Netflix Is Only Going to Get Worse

A wall with Netflix spraypainted on it

All of this means Netflix has to do … well … SOMETHING to turn things around. And to start, it almost looks like it’s gone with the “throw stuff at the wall and see what sticks” method. For as long as Netflix has been a streaming service, it has been a commercial-free affair. But now it’s finally openly entertaining an ad-supported tier that presumable will come in at a lower price.

But we don’t know what that tier will cost, nor do we know what features it will enjoy. It could function like the basic tier, allowing for just one stream at a time with just 480p resolution. Or, in a more likely scenario, you could get two streams and 1080p as found in the Standard plan. But whatever price it does launch with, you can be sure it won’t stay there. Sooner or later, that price will go up too.

And if you pay for Netflix and share your password with a friend or family member living in another home (and let’s be honest, if you pay for Netflix, you probably password share), you’ll end up paying more for the service. Netflix already started testing charging extra for password sharing privileges, and in its most recent earnings call, the company promised to speed up the test and start rolling it to more countries (including the U.S.) within the year.

The rush of shows leaving the service isn’t slowing down either, as evidenced by the sites that track Netflix’s offerings. And in response to its earning calls, Netflix said it would “pull back” on its content spending, which presumably could include both Netflix Originals and non-originals. The quality isn’t going to get better; it will get worse.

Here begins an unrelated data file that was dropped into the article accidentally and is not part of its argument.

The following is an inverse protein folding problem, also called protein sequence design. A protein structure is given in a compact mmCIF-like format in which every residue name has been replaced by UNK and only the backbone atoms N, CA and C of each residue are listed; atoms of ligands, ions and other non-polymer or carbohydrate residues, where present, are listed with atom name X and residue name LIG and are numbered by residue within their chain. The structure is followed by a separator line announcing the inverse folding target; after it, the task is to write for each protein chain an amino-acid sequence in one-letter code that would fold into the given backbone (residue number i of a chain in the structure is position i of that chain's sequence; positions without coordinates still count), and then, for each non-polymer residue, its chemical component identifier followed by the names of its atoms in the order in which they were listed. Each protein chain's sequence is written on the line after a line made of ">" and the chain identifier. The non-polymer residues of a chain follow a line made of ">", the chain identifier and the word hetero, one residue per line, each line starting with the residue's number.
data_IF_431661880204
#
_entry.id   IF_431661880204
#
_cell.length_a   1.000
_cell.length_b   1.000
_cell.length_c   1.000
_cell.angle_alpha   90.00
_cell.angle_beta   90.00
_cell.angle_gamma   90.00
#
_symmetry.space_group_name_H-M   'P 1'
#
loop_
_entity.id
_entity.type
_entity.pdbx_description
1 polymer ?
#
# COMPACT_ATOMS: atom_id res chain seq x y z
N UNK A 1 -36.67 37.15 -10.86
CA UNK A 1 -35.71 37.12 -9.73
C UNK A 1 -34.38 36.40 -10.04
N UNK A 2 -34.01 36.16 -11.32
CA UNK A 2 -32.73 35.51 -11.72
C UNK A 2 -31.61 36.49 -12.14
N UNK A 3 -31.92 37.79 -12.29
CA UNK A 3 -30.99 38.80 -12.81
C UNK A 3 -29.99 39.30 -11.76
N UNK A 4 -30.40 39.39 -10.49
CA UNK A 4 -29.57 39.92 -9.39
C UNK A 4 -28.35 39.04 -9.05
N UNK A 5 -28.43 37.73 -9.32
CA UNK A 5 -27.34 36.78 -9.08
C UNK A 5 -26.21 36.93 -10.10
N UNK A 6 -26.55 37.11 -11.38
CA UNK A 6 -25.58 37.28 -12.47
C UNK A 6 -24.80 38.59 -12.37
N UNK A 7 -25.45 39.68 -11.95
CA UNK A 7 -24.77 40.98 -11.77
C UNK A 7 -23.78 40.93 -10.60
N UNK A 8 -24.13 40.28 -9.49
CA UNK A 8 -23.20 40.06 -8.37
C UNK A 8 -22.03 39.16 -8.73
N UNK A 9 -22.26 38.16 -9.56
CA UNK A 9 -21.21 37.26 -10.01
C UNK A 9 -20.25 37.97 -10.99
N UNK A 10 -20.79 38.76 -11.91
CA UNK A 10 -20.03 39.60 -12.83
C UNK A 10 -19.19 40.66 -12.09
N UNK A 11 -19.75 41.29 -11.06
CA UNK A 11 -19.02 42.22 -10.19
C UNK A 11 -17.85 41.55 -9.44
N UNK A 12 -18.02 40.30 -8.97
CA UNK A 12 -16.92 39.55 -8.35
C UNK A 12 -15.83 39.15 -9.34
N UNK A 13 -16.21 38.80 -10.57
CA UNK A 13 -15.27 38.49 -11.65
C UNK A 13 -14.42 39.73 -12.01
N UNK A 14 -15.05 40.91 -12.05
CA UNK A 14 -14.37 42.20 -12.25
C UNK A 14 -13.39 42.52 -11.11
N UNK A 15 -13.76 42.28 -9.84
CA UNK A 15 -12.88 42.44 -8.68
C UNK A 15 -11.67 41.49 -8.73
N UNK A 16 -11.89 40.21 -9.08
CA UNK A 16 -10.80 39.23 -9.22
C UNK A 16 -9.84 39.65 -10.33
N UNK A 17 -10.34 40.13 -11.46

Already Netflix cuts corners where it can, and you could see that with one of its biggest hits of the year: Squid Games. The movie is another example of “Netflix Series” that’s actually an “exclusive” and not made by Netflix. The Korean show naturally required dubbing to English, and the final product led to complaints about accuracy and nuance, not to mention the bad acting. In other cases, the dub doesn’t match the English subtitles.

Should You Cancel?

Netflix is only going to get more expensive, and there’s little hope that the quality of its content is going to improve anytime soon. So should you cancel? You’re probably expecting me to waffle here and give an answer to the tune of “it depends.” But in this case, the answer is “you probably should.”

If you love the content you get on Netflix and don’t find the price unreasonable, and nothing in this article swayed you on that fact, then go ahead and continue your subscription. But for the vast majority of subscribers, you should get out now. Finish whatever series you’re in the middle of that you absolutely need to see one more time and then cancel.

If your goal is to save money anyway, the best thing you can do is rotate your subscriptions. Only subscribe to the service you’re actively watching this month. And when that series finishes for the season, whether it’s Cobra KaiThe Mandalorian, or Young Justice, cancel the service until the next season premiers.

But wait a while before re-subscribing to Netflix. You may find you don’t miss it at all, And you’ll probably enjoy your $20 a month back.

Josh Hendrickson Josh Hendrickson
Josh Hendrickson is the Editor in Chief of Review Geek and is responsible for the site's content direction. He has worked in IT for nearly a decade, including four years spent repairing and servicing computers for Microsoft. He’s also a smart home enthusiast who built his own smart mirror with just a frame, some electronics, a Raspberry Pi, and open-source code. Read Full Bio »